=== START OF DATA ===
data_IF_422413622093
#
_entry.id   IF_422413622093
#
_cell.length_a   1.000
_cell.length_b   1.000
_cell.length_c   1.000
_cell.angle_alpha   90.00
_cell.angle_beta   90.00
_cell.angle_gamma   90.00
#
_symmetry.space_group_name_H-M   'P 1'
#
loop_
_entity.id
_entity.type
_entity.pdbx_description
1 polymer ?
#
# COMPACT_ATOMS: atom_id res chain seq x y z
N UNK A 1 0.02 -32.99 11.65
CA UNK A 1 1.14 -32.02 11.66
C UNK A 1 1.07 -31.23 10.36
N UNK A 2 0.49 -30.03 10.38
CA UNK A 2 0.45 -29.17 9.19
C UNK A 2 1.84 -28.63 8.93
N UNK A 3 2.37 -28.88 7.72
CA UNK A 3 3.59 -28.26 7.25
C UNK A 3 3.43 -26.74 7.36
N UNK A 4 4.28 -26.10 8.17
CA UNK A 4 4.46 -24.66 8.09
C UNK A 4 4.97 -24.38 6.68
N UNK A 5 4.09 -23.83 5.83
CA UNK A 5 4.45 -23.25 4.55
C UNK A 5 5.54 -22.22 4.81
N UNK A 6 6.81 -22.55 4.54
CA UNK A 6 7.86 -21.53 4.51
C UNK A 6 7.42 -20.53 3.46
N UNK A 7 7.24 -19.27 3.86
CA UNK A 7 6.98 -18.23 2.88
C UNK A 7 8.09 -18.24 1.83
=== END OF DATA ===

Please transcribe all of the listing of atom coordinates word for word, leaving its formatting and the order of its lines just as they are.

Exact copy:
data_IF_422413622093
#
_entry.id   IF_422413622093
#
_cell.length_a   1.000
_cell.length_b   1.000
_cell.length_c   1.000
_cell.angle_alpha   90.00
_cell.angle_beta   90.00
_cell.angle_gamma   90.00
#
_symmetry.space_group_name_H-M   'P 1'
#
loop_
_entity.id
_entity.type
_entity.pdbx_description
1 polymer ?
#
# COMPACT_ATOMS: atom_id res chain seq x y z
N UNK A 1 0.02 -32.99 11.65
CA UNK A 1 1.14 -32.02 11.66
C UNK A 1 1.07 -31.23 10.36
N UNK A 2 0.49 -30.03 10.38
CA UNK A 2 0.45 -29.17 9.19
C UNK A 2 1.84 -28.63 8.93
N UNK A 3 2.37 -28.88 7.72
CA UNK A 3 3.59 -28.26 7.25
C UNK A 3 3.43 -26.74 7.36
N UNK A 4 4.28 -26.10 8.17
CA UNK A 4 4.46 -24.66 8.09
C UNK A 4 4.97 -24.38 6.68
N UNK A 5 4.09 -23.83 5.83
CA UNK A 5 4.45 -23.25 4.55
C UNK A 5 5.54 -22.22 4.81
N UNK A 6 6.81 -22.55 4.54
CA UNK A 6 7.86 -21.53 4.51
C UNK A 6 7.42 -20.53 3.46
N UNK A 7 7.24 -19.27 3.86
CA UNK A 7 6.98 -18.23 2.88
C UNK A 7 8.09 -18.24 1.83